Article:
A school leader can help to create an environment where ‘triggers’ of mental health problems are minimized. These ‘triggers’ or ‘stressors’ need to be understood by leaders in education and strategies that can eliminate them. For example, they need to be aware of the impact of bullying on students and introduce a rigorous anti-bullying program. They need to ensure that students are not placed under unnecessary stress and pressures.  Another issue that can lead to psychological problems is that of marginalization. Many students are not members of the learning community and this can lead to problems such as social isolation and depression.  Physical exercise should be encouraged as this can help to lower the risk of depression and contribute to the overall mental wellbeing of students. Creating an environment that is supportive of the students wellbeing should be prioritized by the school principal or the school district.

School Supports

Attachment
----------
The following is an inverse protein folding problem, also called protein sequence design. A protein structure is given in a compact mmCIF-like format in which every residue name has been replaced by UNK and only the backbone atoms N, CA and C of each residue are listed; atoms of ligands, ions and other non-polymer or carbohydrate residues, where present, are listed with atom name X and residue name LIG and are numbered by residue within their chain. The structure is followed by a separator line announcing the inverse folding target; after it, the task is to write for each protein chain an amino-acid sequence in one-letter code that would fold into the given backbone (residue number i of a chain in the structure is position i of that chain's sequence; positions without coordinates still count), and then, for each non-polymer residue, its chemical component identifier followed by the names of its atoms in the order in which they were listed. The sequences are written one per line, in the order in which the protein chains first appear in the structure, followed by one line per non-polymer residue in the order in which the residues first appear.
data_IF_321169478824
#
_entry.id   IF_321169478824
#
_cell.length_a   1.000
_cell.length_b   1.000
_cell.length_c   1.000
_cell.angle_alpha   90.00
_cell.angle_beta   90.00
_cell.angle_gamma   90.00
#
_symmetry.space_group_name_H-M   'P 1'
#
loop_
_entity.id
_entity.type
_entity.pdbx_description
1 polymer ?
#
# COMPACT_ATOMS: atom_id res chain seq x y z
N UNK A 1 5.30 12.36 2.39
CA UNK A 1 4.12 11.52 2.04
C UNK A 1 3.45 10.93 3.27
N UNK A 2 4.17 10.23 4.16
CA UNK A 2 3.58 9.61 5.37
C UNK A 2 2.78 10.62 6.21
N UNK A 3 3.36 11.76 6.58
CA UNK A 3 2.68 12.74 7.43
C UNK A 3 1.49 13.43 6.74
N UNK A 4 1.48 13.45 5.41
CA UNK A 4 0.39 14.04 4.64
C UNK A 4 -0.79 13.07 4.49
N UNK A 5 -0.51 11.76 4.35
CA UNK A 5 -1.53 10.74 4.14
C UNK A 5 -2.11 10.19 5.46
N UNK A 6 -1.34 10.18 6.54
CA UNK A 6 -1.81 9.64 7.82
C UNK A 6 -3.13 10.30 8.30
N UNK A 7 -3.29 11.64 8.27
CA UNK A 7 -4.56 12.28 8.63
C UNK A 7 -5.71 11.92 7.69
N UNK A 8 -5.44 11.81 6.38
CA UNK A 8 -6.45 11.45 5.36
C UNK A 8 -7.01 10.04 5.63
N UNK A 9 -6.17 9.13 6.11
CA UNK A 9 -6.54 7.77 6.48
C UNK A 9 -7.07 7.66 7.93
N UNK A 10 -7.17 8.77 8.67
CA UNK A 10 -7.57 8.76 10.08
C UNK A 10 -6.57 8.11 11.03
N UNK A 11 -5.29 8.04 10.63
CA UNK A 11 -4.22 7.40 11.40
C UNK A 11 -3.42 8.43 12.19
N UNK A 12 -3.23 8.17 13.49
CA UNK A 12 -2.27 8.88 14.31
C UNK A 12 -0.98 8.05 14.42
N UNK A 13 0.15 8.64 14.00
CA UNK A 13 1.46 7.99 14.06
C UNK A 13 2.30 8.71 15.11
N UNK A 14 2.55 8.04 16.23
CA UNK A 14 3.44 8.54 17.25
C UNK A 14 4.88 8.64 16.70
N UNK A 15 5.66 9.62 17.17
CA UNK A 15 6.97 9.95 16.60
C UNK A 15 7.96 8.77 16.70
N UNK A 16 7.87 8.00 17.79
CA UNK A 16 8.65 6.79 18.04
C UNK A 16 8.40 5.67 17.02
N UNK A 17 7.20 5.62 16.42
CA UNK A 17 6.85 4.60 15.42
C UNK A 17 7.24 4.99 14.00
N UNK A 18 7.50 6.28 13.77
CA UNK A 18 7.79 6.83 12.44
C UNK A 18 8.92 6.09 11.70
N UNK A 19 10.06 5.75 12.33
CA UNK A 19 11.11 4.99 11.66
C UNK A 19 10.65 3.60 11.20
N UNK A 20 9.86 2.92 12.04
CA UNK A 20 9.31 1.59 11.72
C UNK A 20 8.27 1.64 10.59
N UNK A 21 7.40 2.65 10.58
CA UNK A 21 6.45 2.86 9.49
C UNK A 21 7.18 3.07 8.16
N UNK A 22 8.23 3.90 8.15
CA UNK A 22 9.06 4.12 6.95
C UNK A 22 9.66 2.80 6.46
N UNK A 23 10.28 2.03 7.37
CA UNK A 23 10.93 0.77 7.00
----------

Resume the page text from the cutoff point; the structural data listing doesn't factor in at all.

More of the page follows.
There are now many schools supports available for students and their families. There are now counselors in many schools. They can be very effective. It is very important that school leaders provide these with all the support that they need. It should be stressed that the counselor is available to all and that they should not be a remote figure. A school leader needs to regularly consultation with the counselor on the school’s mental health strategy. A school principal and a school district superintendent need to ensure that all the student support personnel in a school or district are coordinated and have a common strategy. Mental health is a complex issue and the supports need to be intensive. A school leader needs to ensure that sufficient resources are deployed by the support services to ensure that they can provide the supports needed by students who are displaying worrying behavior. The school will not have all the supports that are a need and the school leader will need to ensure that any trouble students are able to access the right services.   Many students with mental health issue may engage in self-harm or even threaten suicide. The school leader needs to provide the resource to maintain emergency assistance for those who are suffering acute psychological problems. It is important that the school leader ensures that his school support personnel are coordinated with these district supports.  It is important that a school principal or a school district superintendent established formal connections with mental health service providers.  The school leader needs to establish co-location of the agency at schools and to develop partnerships between a school or district and community agencies. The school leader also needs to invite providers to provide instruction to both teachers and students.